The weekend box office results are in, and Captain America: The Winter Soldier was #1 with a $96 million take! A record breaker. But I’m not talking about that movie. No, I’m talking about the one all the way down in 27th place (tied with a movie that played in 1/11th as many theaters,) another new release last weekend named Jinn. When I saw this one come up on a listing of movies playing nearby I was shocked. It’s not like I’m some sort of Hollywood insider, but I like to keep up on the entertainment world and with the internet it’s pretty easy to know about movies years in advance. Somehow, this one managed to fly completely under my radar, even with a big name (okay, that’s stretching things a bit) like Ray Park as one of the stars. This was right up my alley, too: a supernatural action flick incorporating mythology? My interest was piqued, so I went to see it.
The short version? It’s not a bad movie, but it comes nowhere near being a good one, either.
More detailed thoughts follow …
The movies two biggest faults were its clunkiness and its failure to be at all thrilling. Starring the guy who became famous for playing the over-hyped–but only real highlight of Star Wars: Episode I – The Phantom Menace—Darth Maul, Ray Park’s action sequences in this film are disappointingly dull. The first consists of laying waste to a bunch of Jinn-possessed people who are mostly catatonic (they don’t put up much of a fight) followed by him dispatching a half dozen of them, stunned with the power of sparkles, in slow motion while wielding a knife that he twirled around a lot but never really cut anyone with. After that he was gone until the very end of the film. Another sequence was a car chase with an enraged smoke-like Jinn form that proceeded through a small city’s streets seemingly devoid of any other vehicular traffic. The car didn’t even appear to moving particularly fast.
There was some clever combat towards the end of the movie, focusing on a fight sequence that took place simultaneously in the past and present with the main character being able to draw out elements from each period to help him. Unfortunately this lead to issue #2: the clunkiness. The directing and pacing in this movie was simultaneously too on-the-nose and erratic. There was that opening narration, seemingly a requisite for anything fantasy or sci-fi oriented, that told us just slightly more than we’re told about half an hour into the movie when what’s going on is explained to the main character. Did the camera awkwardly linger too long on a seemingly unimportant aspect of the set at the beginning of the movie? That’s because it’ll come into play at the very end of the movie. But then there are also some cuts to the action that are rather inexplicable. such as one character appearing to engage in combat with an assailant that’s never identified and the resolution of the fight is left completely unaddressed. Towards the end, there’s a little too much cutting–probably to cover up some weak effects–leaving the audience a little baffled as to who is attacking and where it’s happening. The Jinn had a real love of elevating someone to the roof to engage in fisticuffs. As good an effect as any (using the special effect of turning the camera upside-down!) but a somewhat underwhelming display of a Jinn’s supposedly remarkable power. I was also disappointed by details that should have been addressed but weren’t, such as a VHS playing on a modern, HD display without appearing to be stretched or show the lousy resolution it should. In fact the VHS the character played seemed to have sound and picture distortion unlike any video tape I ever watched.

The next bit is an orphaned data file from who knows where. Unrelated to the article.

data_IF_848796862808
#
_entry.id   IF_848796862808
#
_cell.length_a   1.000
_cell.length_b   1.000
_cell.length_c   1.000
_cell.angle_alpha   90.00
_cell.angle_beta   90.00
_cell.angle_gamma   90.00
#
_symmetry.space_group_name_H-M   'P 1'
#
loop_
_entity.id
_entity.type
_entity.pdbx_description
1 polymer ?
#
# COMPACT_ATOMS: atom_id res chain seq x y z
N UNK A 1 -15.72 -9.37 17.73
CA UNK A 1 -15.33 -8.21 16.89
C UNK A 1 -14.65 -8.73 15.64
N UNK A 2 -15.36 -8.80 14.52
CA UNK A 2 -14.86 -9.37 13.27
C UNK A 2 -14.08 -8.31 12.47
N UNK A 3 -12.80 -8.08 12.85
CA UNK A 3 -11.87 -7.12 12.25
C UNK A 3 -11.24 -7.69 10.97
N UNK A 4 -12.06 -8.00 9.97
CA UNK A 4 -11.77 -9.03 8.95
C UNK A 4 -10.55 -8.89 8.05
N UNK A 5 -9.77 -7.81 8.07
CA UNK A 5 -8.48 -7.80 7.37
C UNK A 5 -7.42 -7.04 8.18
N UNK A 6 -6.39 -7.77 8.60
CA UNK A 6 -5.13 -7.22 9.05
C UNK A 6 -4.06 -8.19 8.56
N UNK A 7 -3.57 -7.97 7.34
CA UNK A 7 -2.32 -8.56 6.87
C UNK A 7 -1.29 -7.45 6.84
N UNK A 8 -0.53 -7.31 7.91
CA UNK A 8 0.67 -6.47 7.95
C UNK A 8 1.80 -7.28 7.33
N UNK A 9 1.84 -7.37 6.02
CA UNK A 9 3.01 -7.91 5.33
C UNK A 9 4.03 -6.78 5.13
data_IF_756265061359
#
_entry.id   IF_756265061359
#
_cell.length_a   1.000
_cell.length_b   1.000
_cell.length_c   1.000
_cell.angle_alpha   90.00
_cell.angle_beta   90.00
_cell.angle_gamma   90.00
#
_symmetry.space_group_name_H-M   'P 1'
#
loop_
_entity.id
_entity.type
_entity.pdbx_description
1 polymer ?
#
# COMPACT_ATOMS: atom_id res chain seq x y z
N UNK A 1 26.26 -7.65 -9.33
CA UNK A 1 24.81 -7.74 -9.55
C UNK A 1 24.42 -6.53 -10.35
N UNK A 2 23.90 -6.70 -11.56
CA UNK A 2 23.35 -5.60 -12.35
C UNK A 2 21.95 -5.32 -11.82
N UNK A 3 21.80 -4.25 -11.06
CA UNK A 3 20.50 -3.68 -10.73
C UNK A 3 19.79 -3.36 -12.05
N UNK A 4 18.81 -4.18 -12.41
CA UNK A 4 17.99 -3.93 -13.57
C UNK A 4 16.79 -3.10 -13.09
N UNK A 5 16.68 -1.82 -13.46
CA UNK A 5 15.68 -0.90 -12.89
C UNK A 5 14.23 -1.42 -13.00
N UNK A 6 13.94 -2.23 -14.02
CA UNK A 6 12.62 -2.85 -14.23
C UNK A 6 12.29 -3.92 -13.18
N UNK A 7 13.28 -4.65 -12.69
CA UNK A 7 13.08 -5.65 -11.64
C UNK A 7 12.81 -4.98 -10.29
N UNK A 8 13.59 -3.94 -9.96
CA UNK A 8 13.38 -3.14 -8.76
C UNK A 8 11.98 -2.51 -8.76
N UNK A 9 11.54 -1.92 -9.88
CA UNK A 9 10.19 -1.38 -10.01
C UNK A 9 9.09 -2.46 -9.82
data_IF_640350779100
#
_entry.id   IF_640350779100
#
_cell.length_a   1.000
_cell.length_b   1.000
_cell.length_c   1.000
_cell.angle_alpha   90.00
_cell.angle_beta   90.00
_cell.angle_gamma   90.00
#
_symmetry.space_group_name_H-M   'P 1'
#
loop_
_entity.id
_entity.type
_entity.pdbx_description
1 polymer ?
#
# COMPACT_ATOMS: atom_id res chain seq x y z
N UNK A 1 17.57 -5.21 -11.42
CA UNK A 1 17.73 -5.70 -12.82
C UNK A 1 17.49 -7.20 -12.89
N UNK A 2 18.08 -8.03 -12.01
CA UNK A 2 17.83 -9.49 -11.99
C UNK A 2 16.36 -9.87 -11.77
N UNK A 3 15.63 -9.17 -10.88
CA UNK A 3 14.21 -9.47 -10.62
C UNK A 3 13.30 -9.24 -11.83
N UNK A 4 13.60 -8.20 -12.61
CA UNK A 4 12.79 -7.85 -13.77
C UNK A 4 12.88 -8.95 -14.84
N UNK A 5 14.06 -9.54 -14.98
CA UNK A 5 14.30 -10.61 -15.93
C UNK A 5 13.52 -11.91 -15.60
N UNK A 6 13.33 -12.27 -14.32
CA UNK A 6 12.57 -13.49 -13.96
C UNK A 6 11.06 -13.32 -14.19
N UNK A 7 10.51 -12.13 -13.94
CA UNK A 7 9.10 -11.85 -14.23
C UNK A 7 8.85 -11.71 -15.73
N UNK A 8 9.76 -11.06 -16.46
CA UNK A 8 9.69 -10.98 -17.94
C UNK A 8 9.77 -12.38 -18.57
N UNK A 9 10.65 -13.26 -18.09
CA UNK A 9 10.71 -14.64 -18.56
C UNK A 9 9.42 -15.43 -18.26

The storyline is a trite mish-mash of things from older, better movies. Scenes where characters are pulled through a forest and chased by an unseen threat were very reminiscent of Evil Dead II. There were prophecies and forgotten legends from, well, everything, and a test of worthiness that reminded me of The Golden Child and Mortal Kombat. The main characters were pretty and boring, the main character’s love interest being nothing more than a sexy lamp (one apparently blessed with a miraculous pregnancy that goes unquestioned.) But the story wasn’t completely devoid of originality. I really liked its attempt to embrace multiple religions and cultures into the tale, bringing in Jewish, Indian and Muslim elements along with the primarily Christian background (the hero’s base of operations ends up being a church.) It’s nice to have a hero who was something other than generic white guy (even if the wife was generic white girl.) I also enjoyed the way that technology seemed to play a big part in combating the Jinn; I just wasn’t clear if the hero relied on it because he was smart or just because it was there. Examples include: setting up a chant that weakens Jinn to loop continuously on his iPhone rather than having to recite it during combat and using his super awesome car to outrun a Jinn (during a dull chase sequence, but we’re told repeatedly how super awesome the car was.) Sadly, these were just hints of competence hidden among what was otherwise a bog-standard movie that at least only disappoints rather than outright bores.